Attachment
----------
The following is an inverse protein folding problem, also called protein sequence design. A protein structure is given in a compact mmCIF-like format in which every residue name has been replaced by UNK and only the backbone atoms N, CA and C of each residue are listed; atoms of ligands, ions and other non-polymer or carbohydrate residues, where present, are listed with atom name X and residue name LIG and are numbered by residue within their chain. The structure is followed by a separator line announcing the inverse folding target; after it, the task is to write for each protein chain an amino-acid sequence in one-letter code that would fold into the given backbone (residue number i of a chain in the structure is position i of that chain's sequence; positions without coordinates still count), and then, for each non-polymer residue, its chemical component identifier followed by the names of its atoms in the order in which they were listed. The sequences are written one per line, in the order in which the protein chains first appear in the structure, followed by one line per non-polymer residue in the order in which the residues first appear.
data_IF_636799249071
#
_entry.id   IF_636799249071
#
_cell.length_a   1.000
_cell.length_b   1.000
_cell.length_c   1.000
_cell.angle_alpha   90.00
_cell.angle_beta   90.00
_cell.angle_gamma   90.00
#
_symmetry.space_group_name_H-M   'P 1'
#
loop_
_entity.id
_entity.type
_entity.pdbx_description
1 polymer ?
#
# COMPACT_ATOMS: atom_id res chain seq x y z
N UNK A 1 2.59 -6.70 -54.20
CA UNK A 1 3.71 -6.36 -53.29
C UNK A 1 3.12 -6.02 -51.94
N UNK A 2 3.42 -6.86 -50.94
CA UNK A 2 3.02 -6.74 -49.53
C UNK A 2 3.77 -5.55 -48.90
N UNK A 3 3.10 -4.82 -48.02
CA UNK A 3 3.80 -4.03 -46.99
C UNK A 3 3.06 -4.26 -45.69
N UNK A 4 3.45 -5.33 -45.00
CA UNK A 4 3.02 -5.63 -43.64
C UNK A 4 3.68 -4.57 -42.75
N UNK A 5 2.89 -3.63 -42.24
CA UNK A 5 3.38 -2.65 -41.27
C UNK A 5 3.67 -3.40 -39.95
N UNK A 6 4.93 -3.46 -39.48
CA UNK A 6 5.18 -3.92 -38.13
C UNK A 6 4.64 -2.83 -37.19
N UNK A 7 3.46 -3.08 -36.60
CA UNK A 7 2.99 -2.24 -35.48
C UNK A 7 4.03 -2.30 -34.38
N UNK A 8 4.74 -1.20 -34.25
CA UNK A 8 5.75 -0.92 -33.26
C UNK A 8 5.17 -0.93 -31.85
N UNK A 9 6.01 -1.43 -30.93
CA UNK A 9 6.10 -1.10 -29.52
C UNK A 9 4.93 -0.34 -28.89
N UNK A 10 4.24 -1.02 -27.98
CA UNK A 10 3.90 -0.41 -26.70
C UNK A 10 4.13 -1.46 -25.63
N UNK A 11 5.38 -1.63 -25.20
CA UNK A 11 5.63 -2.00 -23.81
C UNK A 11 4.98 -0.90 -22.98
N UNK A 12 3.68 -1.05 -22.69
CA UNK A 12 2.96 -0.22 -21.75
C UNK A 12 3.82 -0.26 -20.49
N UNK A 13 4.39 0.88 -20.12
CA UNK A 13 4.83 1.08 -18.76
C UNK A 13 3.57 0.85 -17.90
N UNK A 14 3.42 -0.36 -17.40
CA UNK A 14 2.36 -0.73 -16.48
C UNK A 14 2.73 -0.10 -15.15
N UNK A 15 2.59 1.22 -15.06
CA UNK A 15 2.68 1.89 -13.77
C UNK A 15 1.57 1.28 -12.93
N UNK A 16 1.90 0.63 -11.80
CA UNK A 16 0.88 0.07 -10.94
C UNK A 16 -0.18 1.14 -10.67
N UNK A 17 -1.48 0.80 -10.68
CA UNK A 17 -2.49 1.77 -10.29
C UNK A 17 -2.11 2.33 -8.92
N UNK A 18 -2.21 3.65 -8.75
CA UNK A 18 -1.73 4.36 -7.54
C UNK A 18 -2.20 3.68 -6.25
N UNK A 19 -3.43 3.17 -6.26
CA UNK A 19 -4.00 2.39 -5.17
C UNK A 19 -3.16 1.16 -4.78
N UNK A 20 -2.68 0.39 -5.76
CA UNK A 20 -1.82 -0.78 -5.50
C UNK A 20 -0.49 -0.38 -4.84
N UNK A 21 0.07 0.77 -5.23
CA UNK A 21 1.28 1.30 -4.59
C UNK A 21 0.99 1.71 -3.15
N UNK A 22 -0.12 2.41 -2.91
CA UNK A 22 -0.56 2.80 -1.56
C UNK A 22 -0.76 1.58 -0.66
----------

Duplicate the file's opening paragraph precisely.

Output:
The following is an inverse protein folding problem, also called protein sequence design. A protein structure is given in a compact mmCIF-like format in which every residue name has been replaced by UNK and only the backbone atoms N, CA and C of each residue are listed; atoms of ligands, ions and other non-polymer or carbohydrate residues, where present, are listed with atom name X and residue name LIG and are numbered by residue within their chain. The structure is followed by a separator line announcing the inverse folding target; after it, the task is to write for each protein chain an amino-acid sequence in one-letter code that would fold into the given backbone (residue number i of a chain in the structure is position i of that chain's sequence; positions without coordinates still count), and then, for each non-polymer residue, its chemical component identifier followed by the names of its atoms in the order in which they were listed. The sequences are written one per line, in the order in which the protein chains first appear in the structure, followed by one line per non-polymer residue in the order in which the residues first appear.